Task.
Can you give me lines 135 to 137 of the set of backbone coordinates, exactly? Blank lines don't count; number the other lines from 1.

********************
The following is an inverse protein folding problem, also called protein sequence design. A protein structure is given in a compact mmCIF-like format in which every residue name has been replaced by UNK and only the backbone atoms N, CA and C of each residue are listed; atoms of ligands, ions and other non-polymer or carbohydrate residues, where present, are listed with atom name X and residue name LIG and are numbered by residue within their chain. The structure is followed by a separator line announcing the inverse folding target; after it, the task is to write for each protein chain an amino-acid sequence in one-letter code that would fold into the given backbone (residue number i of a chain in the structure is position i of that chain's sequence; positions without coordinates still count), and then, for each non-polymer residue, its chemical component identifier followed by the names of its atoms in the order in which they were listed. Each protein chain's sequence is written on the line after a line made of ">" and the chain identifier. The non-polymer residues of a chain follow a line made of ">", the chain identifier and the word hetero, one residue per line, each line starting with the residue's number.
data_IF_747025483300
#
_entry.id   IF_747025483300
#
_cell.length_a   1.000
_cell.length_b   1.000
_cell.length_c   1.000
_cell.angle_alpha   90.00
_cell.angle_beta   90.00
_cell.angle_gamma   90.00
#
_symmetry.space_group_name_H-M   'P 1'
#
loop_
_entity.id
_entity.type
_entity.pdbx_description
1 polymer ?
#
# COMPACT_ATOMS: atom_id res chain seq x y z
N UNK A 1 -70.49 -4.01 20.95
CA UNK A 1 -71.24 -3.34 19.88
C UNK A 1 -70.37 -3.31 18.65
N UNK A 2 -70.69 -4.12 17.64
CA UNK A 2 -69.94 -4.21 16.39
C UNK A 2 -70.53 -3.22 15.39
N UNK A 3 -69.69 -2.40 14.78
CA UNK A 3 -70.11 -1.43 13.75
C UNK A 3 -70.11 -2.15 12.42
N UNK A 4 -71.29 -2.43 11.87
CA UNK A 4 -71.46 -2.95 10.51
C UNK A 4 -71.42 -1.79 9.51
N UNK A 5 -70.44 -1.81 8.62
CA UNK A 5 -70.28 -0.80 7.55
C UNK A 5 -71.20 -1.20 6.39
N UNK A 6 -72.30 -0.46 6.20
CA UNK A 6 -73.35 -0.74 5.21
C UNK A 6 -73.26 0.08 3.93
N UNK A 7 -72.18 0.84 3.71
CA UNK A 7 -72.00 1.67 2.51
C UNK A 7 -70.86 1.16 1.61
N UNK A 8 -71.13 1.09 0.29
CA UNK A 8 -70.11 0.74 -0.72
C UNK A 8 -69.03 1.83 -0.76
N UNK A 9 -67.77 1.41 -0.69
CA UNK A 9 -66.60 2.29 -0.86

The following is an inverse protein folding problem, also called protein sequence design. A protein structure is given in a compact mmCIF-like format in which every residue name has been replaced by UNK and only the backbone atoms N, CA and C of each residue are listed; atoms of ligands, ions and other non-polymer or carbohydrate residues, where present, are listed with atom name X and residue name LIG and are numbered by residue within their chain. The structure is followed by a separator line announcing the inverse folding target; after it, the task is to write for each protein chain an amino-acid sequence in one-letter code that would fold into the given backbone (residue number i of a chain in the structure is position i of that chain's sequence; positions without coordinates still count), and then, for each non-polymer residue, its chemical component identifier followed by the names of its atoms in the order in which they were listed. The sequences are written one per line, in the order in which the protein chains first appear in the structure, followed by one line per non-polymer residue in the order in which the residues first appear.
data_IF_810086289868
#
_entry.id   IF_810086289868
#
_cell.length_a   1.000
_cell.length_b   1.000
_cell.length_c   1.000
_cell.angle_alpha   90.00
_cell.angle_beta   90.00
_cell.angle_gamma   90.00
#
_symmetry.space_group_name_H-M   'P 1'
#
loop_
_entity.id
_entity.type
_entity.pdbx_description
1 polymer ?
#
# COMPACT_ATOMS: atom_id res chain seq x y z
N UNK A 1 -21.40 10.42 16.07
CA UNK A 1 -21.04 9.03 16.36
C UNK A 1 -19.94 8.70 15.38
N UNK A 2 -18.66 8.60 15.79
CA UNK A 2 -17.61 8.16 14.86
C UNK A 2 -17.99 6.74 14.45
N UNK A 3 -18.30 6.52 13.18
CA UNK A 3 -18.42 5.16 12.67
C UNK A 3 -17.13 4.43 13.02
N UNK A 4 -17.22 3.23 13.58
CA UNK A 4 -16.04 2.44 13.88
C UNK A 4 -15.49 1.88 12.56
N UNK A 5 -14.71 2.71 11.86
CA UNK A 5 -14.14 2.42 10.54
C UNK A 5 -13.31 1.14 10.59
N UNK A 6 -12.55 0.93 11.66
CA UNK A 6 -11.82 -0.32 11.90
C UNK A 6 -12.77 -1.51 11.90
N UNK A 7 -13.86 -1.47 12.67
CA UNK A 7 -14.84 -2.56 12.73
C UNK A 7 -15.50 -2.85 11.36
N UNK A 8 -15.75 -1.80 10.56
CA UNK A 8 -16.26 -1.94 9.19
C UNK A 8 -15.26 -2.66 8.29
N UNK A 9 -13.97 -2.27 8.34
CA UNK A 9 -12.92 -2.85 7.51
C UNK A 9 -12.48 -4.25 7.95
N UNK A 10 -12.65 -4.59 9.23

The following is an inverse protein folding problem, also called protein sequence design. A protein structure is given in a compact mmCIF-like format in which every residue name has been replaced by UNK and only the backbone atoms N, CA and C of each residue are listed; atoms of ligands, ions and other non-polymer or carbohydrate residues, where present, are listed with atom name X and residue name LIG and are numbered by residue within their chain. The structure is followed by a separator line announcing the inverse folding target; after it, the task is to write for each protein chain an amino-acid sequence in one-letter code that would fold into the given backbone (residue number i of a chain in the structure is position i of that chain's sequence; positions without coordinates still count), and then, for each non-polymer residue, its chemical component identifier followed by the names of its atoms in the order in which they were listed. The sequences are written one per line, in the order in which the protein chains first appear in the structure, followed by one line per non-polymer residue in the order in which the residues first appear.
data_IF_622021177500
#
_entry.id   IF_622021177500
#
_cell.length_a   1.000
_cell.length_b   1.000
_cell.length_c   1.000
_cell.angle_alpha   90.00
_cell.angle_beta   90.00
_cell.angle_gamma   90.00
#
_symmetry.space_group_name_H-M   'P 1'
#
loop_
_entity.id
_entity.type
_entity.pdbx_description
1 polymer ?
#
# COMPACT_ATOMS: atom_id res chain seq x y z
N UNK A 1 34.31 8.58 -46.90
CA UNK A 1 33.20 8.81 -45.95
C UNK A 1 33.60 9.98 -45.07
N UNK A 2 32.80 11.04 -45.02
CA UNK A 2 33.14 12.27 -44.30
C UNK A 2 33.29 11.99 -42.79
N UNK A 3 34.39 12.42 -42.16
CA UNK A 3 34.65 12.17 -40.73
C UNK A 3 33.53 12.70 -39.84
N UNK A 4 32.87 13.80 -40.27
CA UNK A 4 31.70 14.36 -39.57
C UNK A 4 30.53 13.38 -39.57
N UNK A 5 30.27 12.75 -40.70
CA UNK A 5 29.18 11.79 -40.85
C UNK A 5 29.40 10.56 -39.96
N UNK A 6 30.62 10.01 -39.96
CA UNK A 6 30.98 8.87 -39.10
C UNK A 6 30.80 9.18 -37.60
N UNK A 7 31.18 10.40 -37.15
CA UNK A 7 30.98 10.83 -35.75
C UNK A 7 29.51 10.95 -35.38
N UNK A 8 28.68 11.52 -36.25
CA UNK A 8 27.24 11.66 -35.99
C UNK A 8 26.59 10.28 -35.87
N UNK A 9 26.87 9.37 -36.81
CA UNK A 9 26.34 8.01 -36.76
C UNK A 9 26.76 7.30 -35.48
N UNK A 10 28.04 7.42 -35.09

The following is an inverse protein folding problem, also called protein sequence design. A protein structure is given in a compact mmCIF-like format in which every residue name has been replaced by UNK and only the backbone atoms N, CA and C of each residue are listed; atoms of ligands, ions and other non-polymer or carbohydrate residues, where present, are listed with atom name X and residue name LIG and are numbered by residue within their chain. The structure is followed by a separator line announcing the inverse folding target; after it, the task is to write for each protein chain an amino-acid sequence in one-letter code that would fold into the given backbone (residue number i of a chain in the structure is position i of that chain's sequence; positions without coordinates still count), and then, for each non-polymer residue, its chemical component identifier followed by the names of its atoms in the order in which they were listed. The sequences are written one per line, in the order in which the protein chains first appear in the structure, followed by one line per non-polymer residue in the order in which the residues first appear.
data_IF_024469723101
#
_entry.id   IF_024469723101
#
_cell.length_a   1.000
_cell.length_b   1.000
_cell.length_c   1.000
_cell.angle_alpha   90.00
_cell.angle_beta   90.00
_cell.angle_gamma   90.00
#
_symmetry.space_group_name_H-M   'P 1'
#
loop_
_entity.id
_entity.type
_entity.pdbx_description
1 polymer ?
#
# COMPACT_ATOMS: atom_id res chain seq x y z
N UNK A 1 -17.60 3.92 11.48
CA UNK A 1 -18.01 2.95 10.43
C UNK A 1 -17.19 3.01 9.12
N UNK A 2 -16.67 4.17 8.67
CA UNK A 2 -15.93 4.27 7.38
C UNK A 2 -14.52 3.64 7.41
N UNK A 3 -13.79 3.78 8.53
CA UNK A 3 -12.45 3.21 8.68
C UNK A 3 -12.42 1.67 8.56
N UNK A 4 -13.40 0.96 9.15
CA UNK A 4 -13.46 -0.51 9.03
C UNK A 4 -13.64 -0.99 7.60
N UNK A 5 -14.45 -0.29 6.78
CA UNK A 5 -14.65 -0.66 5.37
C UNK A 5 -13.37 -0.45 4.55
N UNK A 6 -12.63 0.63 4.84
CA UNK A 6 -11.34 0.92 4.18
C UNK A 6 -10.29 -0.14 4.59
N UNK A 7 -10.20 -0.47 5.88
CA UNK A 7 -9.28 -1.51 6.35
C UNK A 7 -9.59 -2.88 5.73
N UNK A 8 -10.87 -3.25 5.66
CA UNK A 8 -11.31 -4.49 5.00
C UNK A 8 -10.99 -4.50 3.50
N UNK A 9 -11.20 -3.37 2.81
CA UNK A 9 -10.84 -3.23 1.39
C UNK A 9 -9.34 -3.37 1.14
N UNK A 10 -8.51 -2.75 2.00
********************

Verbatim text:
C UNK A 6 30.80 9.18 -37.60
N UNK A 7 31.18 10.40 -37.15
CA UNK A 7 30.98 10.83 -35.75